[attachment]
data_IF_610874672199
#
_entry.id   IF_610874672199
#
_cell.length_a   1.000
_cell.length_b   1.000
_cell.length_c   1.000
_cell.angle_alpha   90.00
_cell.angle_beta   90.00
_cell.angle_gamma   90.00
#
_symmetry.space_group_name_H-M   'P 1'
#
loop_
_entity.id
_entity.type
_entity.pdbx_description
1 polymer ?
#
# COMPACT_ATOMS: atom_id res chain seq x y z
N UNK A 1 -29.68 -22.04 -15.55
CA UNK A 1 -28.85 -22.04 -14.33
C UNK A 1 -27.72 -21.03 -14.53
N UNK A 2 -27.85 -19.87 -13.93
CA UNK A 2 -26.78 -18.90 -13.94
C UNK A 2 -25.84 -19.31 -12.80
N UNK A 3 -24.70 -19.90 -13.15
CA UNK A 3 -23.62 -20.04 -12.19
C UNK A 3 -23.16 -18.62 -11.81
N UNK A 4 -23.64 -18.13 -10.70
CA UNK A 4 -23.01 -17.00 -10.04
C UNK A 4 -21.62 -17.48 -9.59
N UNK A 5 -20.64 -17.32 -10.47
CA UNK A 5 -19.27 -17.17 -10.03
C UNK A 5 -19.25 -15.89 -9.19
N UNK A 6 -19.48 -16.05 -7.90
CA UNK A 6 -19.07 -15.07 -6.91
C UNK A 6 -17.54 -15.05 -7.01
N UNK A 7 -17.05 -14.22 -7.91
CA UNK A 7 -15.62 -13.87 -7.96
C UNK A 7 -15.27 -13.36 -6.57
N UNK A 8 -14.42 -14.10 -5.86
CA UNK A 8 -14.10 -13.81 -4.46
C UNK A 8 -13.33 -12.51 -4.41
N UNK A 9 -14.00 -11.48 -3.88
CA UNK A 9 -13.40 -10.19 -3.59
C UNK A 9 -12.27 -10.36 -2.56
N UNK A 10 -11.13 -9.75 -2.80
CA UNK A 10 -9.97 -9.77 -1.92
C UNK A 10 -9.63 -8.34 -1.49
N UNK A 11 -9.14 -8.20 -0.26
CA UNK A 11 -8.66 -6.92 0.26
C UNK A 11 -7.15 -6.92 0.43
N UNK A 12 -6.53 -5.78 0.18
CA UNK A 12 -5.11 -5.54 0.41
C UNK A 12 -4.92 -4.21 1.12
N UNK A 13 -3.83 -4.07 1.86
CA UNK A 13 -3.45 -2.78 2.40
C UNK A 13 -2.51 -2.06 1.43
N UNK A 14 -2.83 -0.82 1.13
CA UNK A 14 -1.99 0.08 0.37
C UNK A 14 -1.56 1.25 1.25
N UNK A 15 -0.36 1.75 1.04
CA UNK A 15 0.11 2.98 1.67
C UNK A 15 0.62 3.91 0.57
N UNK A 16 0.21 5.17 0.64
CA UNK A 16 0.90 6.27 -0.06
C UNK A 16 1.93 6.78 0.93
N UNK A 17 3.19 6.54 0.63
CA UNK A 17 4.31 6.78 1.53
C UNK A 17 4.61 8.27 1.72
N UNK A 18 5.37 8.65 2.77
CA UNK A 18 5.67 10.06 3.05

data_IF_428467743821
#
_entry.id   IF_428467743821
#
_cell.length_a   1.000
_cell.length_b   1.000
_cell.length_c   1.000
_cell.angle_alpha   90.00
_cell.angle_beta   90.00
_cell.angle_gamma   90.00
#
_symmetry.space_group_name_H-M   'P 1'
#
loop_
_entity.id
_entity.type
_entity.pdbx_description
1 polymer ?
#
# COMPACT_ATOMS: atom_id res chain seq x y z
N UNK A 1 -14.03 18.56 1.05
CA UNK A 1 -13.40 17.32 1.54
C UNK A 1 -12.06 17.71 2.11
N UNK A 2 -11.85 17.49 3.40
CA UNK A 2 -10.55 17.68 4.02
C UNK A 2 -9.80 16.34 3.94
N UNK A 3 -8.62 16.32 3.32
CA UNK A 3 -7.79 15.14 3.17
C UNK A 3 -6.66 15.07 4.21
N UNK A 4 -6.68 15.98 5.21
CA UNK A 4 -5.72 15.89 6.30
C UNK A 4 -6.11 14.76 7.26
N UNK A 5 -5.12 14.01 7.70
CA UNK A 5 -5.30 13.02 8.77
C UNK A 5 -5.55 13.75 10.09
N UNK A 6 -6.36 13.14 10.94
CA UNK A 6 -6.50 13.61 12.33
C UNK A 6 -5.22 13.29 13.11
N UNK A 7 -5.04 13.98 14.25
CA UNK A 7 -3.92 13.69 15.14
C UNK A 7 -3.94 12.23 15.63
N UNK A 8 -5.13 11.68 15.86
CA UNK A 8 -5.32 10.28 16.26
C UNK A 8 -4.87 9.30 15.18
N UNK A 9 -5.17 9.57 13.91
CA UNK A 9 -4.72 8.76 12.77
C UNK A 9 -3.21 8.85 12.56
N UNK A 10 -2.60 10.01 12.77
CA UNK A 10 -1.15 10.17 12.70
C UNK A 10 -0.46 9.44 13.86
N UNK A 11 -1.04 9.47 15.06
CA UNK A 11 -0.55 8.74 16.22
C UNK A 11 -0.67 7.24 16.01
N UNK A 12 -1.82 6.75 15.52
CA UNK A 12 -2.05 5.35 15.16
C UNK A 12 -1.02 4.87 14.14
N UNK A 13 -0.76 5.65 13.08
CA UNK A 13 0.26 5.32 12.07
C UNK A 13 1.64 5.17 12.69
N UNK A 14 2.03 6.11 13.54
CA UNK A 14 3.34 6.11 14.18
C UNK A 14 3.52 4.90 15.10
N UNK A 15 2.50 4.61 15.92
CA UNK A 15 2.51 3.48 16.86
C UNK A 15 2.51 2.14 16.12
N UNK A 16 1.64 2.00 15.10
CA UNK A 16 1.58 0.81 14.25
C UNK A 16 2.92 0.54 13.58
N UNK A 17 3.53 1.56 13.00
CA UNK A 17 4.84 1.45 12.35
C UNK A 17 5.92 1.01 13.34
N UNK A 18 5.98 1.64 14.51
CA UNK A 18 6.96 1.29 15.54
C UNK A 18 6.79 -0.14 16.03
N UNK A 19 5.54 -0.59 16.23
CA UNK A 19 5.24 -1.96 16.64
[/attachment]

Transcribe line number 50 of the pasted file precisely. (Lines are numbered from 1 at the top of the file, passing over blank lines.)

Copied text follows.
C UNK A 10 -9.63 -8.34 -1.49